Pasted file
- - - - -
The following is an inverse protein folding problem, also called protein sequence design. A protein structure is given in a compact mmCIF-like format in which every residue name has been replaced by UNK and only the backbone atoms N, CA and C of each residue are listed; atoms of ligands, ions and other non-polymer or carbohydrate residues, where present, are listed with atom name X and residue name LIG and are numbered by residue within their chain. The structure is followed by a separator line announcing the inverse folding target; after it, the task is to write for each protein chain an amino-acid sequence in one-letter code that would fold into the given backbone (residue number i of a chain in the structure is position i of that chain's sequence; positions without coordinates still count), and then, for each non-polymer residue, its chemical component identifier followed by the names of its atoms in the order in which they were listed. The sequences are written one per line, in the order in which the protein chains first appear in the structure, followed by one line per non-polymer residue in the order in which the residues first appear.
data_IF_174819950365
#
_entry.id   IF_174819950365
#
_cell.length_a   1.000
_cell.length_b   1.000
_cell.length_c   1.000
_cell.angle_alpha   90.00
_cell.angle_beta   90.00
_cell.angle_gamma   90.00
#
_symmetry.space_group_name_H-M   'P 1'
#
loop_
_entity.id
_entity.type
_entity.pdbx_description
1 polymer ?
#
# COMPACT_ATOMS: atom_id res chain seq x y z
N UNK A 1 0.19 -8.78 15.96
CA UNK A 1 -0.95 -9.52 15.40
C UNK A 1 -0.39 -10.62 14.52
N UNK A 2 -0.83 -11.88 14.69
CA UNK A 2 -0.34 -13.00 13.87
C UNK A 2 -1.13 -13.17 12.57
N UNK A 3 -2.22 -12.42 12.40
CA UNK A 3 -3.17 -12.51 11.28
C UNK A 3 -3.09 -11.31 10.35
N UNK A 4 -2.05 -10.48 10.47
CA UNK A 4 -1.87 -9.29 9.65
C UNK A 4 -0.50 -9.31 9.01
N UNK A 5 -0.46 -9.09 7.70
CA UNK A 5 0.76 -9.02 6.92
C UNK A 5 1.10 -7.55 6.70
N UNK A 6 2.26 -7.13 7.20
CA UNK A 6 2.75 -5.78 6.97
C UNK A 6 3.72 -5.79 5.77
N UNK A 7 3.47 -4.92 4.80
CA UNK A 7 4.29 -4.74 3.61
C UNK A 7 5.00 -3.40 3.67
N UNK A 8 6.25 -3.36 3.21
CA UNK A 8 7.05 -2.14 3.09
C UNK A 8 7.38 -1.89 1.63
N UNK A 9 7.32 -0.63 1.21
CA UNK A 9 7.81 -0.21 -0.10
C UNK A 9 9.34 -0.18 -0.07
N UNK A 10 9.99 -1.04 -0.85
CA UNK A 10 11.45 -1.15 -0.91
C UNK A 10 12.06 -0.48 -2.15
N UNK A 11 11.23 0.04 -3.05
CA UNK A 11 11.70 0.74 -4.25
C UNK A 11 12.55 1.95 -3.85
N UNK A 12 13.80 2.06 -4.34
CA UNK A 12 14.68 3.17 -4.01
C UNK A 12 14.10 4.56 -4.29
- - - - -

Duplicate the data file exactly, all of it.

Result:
The following is an inverse protein folding problem, also called protein sequence design. A protein structure is given in a compact mmCIF-like format in which every residue name has been replaced by UNK and only the backbone atoms N, CA and C of each residue are listed; atoms of ligands, ions and other non-polymer or carbohydrate residues, where present, are listed with atom name X and residue name LIG and are numbered by residue within their chain. The structure is followed by a separator line announcing the inverse folding target; after it, the task is to write for each protein chain an amino-acid sequence in one-letter code that would fold into the given backbone (residue number i of a chain in the structure is position i of that chain's sequence; positions without coordinates still count), and then, for each non-polymer residue, its chemical component identifier followed by the names of its atoms in the order in which they were listed. The sequences are written one per line, in the order in which the protein chains first appear in the structure, followed by one line per non-polymer residue in the order in which the residues first appear.
data_IF_174819950365
#
_entry.id   IF_174819950365
#
_cell.length_a   1.000
_cell.length_b   1.000
_cell.length_c   1.000
_cell.angle_alpha   90.00
_cell.angle_beta   90.00
_cell.angle_gamma   90.00
#
_symmetry.space_group_name_H-M   'P 1'
#
loop_
_entity.id
_entity.type
_entity.pdbx_description
1 polymer ?
#
# COMPACT_ATOMS: atom_id res chain seq x y z
N UNK A 1 0.19 -8.78 15.96
CA UNK A 1 -0.95 -9.52 15.40
C UNK A 1 -0.39 -10.62 14.52
N UNK A 2 -0.83 -11.88 14.69
CA UNK A 2 -0.34 -13.00 13.87
C UNK A 2 -1.13 -13.17 12.57
N UNK A 3 -2.22 -12.42 12.40
CA UNK A 3 -3.17 -12.51 11.28
C UNK A 3 -3.09 -11.31 10.35
N UNK A 4 -2.05 -10.48 10.47
CA UNK A 4 -1.87 -9.29 9.65
C UNK A 4 -0.50 -9.31 9.01
N UNK A 5 -0.46 -9.09 7.70
CA UNK A 5 0.76 -9.02 6.92
C UNK A 5 1.10 -7.55 6.70
N UNK A 6 2.26 -7.13 7.20
CA UNK A 6 2.75 -5.78 6.97
C UNK A 6 3.72 -5.79 5.77
N UNK A 7 3.47 -4.92 4.80
CA UNK A 7 4.29 -4.74 3.61
C UNK A 7 5.00 -3.40 3.67
N UNK A 8 6.25 -3.36 3.21
CA UNK A 8 7.05 -2.14 3.09
C UNK A 8 7.38 -1.89 1.63
N UNK A 9 7.32 -0.63 1.21
CA UNK A 9 7.81 -0.21 -0.10
C UNK A 9 9.34 -0.18 -0.07
N UNK A 10 9.99 -1.04 -0.85
CA UNK A 10 11.45 -1.15 -0.91
C UNK A 10 12.06 -0.48 -2.15
N UNK A 11 11.23 0.04 -3.05
CA UNK A 11 11.70 0.74 -4.25
C UNK A 11 12.55 1.95 -3.85
N UNK A 12 13.80 2.06 -4.34
CA UNK A 12 14.68 3.17 -4.01
C UNK A 12 14.10 4.56 -4.29